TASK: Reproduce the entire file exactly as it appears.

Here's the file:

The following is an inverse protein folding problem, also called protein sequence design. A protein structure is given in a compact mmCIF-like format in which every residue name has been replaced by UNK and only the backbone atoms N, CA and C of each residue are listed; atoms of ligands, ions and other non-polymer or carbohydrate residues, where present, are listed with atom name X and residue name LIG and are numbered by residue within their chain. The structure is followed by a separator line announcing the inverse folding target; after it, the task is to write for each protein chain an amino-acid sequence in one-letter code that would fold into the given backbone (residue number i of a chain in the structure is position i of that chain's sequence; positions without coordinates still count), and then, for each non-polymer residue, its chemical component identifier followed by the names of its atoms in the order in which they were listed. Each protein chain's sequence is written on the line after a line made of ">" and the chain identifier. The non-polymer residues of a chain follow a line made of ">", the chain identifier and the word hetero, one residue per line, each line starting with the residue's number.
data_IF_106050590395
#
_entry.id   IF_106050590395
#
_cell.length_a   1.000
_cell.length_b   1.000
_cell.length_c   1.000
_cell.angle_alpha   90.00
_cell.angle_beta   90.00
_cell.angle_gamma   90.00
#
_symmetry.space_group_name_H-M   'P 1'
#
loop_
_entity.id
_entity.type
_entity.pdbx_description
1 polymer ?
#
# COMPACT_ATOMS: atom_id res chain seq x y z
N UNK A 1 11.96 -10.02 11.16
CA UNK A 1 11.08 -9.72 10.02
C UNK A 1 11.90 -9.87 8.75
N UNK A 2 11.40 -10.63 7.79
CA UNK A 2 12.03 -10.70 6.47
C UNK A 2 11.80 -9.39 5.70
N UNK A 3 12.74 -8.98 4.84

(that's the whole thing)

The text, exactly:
The following is an inverse protein folding problem, also called protein sequence design. A protein structure is given in a compact mmCIF-like format in which every residue name has been replaced by UNK and only the backbone atoms N, CA and C of each residue are listed; atoms of ligands, ions and other non-polymer or carbohydrate residues, where present, are listed with atom name X and residue name LIG and are numbered by residue within their chain. The structure is followed by a separator line announcing the inverse folding target; after it, the task is to write for each protein chain an amino-acid sequence in one-letter code that would fold into the given backbone (residue number i of a chain in the structure is position i of that chain's sequence; positions without coordinates still count), and then, for each non-polymer residue, its chemical component identifier followed by the names of its atoms in the order in which they were listed. Each protein chain's sequence is written on the line after a line made of ">" and the chain identifier. The non-polymer residues of a chain follow a line made of ">", the chain identifier and the word hetero, one residue per line, each line starting with the residue's number.
data_IF_106050590395
#
_entry.id   IF_106050590395
#
_cell.length_a   1.000
_cell.length_b   1.000
_cell.length_c   1.000
_cell.angle_alpha   90.00
_cell.angle_beta   90.00
_cell.angle_gamma   90.00
#
_symmetry.space_group_name_H-M   'P 1'
#
loop_
_entity.id
_entity.type
_entity.pdbx_description
1 polymer ?
#
# COMPACT_ATOMS: atom_id res chain seq x y z
N UNK A 1 11.96 -10.02 11.16
CA UNK A 1 11.08 -9.72 10.02
C UNK A 1 11.90 -9.87 8.75
N UNK A 2 11.40 -10.63 7.79
CA UNK A 2 12.03 -10.70 6.47
C UNK A 2 11.80 -9.39 5.70
N UNK A 3 12.74 -8.98 4.84